Expose yourself to too much of anything and you can become a bit jaded. Maybe that’s why Hollywood marriages sometimes last barely longer than a summer thunderstorm. Maybe that’s why we alternate Presidents between the red and the blue parties. Maybe that’s why I want only a couple Snickers after dinner.
Kat and I may have suffered National Park burnout. Maybe it’s just too much sandstone, but that’s what Utah has. Still, the Park Service does something different here: Capitol Reef doubles as a salute to pioneer Mormon settlers, and many of those old buildings, preserved so well, are open to the public. So are their vast groves of fruit trees – peaches, apples, pears, apricots, and mulberries. You are allowed to pick a bag of fruit for personal use, but only if the crop is ready. Nothing was ripe, so we ate no fruit.
Capitol Reef is home to the country’s largest monocline. That’s a situation where land folds over itself as a result of continental drift, tectonic plate action, and all that. Sometimes a monocline traps oil, but here it trapped water. That’s bad news if you’re a real life J. R. Ewing, but pretty good news if you’re a bird, a chipmunk, a mule deer, or something that eats them.
Capitol Reef is not in the same league with Yellowstone, Grand Canyon, or Glacier, but it is very clean, beautiful, and is an altogether different canyon system from each of the three we saw before this. We spent two nights in the Park’s First-Come, First-Served campground, Fruita, named after the settlement and those abundant orchards that bloom along the Fremont River. The orchards were wildly productive, thanks to its alluvial soils and the elaborate irrigation system those early settlers put in by taking out dirt one shovel at a time. The Park Service has preserved a Mormon blacksmith shop, a barn, a schoolhouse, the county’s first tractor (the Amish are anti-progress, but Mormons are all for it). The Gifford House has been preserved and now serves as a bakery/café supplied by a local Bed & Breakfast. The B&B may or may not be operated by 21st century members of the Church of Latter Day Saints. We had a to-go breakfast from the Gifford House of good but undistinguished pumpkin scone and a heavy-on-the-sugar cinnamon roll.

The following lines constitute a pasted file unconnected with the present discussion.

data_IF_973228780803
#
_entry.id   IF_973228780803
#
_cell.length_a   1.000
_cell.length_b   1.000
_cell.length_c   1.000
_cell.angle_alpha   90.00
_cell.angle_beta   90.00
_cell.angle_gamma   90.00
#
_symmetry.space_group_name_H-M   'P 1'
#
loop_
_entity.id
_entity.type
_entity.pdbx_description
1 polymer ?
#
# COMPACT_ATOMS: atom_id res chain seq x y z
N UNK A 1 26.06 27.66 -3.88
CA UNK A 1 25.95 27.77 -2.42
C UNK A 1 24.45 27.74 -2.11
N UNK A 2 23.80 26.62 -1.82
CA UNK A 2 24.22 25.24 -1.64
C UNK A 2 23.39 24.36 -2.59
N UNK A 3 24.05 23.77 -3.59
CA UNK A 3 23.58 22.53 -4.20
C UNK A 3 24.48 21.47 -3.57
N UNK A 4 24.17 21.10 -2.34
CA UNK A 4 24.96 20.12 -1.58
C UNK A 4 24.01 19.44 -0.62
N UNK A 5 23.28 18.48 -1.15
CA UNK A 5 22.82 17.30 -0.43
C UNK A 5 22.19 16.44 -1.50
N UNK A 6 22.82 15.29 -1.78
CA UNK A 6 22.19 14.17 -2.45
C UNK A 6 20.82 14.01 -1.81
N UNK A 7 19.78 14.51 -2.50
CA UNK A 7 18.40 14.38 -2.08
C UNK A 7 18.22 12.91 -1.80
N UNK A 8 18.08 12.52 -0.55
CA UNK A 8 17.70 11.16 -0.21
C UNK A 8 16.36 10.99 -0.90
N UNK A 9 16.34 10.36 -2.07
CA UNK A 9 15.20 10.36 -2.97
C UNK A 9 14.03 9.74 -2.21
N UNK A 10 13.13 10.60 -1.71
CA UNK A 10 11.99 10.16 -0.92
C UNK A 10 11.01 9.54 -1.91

There’s a lot to see here and Kat took some excellent pictures. I will let them speak for themselves.
4 thoughts on “Capitol Reef National Park”
There are some great free boondocking locations on public land just outside the park. Wonder if you discovered or used any of them? Our favorite is just east of the park on South Pleasant Creek Rd (off Notom Rd). Coordinates are: N38.25738º W111.11866º .
Others (both east, west, and south of the park) are listed in my Frugal Shunpiker’s Guide for Boondocking in Utah (details at http://www.frugal-rv-travel.com).
We found an excellent, shady campsite in Fruita, the Reef’s main campground. It was maybe $7 a night with America the Beautiful.
Free would have been better, but when you find a level, paved site for reasonable dinero, that is extremely convenient … it’s time to splurge.
Thanks for checking us out,
Haven’t ever been to Capitol Reef, but it is now on the list. I know what you mean about landscape burnout. As beautiful as the Organ Mountains were as a daily backdrop, I used to periodically experience too much brown and tan at White Sands Missile Range. To overcome the burnout I’d head about 60 miles to the east to the green mountains of Ruidoso, NM. A day of green would heal a summer’s worth of brown. Great post. Keep it up. Truly interesting.
Live with a lot of rain for your first 40 years, and the desert can become a bit much.
Thanks for reading, us, Sarge!